The early Beatles albums were released separately in the U.K. and the U.S. The U.K. versions invariably contained 14 songs, while the U.S. versions would contain 12. In addition, they would release numerous singles which would not appear on any U.K. album, but which would be packaged with the songs which were unreleased in the U.S., thus guaranteeing extra album sales in the U.S. With the advent of the CD, this difference would be rectified by making the U.K. versions the standard albums, and the addition of two singles and rarities compilations, Past Masters: Volume One and Past Masters: Volume Two, would make the collection complete.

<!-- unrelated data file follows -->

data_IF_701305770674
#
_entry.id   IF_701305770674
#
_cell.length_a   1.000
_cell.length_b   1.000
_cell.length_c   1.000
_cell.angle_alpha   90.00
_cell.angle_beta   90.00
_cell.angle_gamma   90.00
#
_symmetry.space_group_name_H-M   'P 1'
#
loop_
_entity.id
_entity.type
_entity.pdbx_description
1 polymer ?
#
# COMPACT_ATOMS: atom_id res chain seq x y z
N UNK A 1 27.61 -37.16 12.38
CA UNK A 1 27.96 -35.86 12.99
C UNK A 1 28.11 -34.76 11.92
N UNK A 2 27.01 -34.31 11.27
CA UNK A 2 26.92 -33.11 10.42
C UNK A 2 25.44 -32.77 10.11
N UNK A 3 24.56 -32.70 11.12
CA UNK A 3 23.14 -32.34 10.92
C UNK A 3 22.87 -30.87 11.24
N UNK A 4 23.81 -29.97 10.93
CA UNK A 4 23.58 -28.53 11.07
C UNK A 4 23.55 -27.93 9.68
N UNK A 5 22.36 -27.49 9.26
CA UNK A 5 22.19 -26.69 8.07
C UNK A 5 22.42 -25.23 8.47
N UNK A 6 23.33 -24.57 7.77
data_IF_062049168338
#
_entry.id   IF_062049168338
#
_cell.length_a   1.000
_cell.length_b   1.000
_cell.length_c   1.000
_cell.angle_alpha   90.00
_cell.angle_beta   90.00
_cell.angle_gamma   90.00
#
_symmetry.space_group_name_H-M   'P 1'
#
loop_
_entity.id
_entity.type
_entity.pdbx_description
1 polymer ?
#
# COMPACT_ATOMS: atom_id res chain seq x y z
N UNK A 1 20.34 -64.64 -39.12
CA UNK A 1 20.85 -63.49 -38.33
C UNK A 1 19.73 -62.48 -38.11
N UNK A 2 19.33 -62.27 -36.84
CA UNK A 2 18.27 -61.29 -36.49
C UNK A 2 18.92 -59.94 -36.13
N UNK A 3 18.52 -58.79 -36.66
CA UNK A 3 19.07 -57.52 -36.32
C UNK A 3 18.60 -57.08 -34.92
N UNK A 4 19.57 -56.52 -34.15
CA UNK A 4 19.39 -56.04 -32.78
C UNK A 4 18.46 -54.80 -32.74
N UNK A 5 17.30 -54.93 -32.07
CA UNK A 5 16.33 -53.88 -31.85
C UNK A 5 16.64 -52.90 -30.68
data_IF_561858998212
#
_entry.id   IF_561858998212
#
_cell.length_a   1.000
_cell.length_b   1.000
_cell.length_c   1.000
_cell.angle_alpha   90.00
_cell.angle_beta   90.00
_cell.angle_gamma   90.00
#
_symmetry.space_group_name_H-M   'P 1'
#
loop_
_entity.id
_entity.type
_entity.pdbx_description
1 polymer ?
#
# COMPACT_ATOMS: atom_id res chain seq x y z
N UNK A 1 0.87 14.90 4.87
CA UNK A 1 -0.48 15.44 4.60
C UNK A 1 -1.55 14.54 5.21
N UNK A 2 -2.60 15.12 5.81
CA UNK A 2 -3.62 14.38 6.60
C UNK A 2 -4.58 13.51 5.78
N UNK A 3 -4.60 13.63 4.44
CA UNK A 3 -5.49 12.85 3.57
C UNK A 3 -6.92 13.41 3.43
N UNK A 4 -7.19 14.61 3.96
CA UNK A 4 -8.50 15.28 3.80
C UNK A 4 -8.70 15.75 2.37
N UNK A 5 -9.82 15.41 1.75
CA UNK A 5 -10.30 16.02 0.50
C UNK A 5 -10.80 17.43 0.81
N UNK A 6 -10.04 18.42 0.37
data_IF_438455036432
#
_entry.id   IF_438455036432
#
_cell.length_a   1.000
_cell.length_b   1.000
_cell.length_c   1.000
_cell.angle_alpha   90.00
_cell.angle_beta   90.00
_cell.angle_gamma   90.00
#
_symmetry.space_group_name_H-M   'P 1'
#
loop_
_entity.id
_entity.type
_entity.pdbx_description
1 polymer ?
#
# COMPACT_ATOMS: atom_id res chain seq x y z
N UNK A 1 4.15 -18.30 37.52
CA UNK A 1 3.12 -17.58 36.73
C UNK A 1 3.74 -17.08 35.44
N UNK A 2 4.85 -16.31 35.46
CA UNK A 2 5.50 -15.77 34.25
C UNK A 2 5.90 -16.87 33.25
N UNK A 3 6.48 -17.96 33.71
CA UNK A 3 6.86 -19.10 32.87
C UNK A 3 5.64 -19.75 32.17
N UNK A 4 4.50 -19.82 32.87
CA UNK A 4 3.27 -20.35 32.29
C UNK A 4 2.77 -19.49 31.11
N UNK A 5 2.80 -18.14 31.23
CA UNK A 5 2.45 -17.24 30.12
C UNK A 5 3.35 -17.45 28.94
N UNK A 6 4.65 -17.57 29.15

The Beatles would simply pour out albums from 1963-1966. In those three years they would release six U.K. albums. They would also star in two movies during this time period, A Hard Day's Night (with a title inspired by a Ringo quote) and Help! Both spawned incredibly successful soundtrack albums. The earlier albums included a large split between Lennon/McCartney originals, covers and the occasional Harrison composition. As time wore on, there was less reliance on covers. Lennon and McCartney would write the bulk of the songs, with Harrison usually getting a couple of compositions in per album. Starr would write only two songs through the group’s history, although he was usually given a Lennon/McCartney song to sing on each album. As time wore on, although the Lennon/McCartney songwriting tag would always remain, the two would write together less and less often.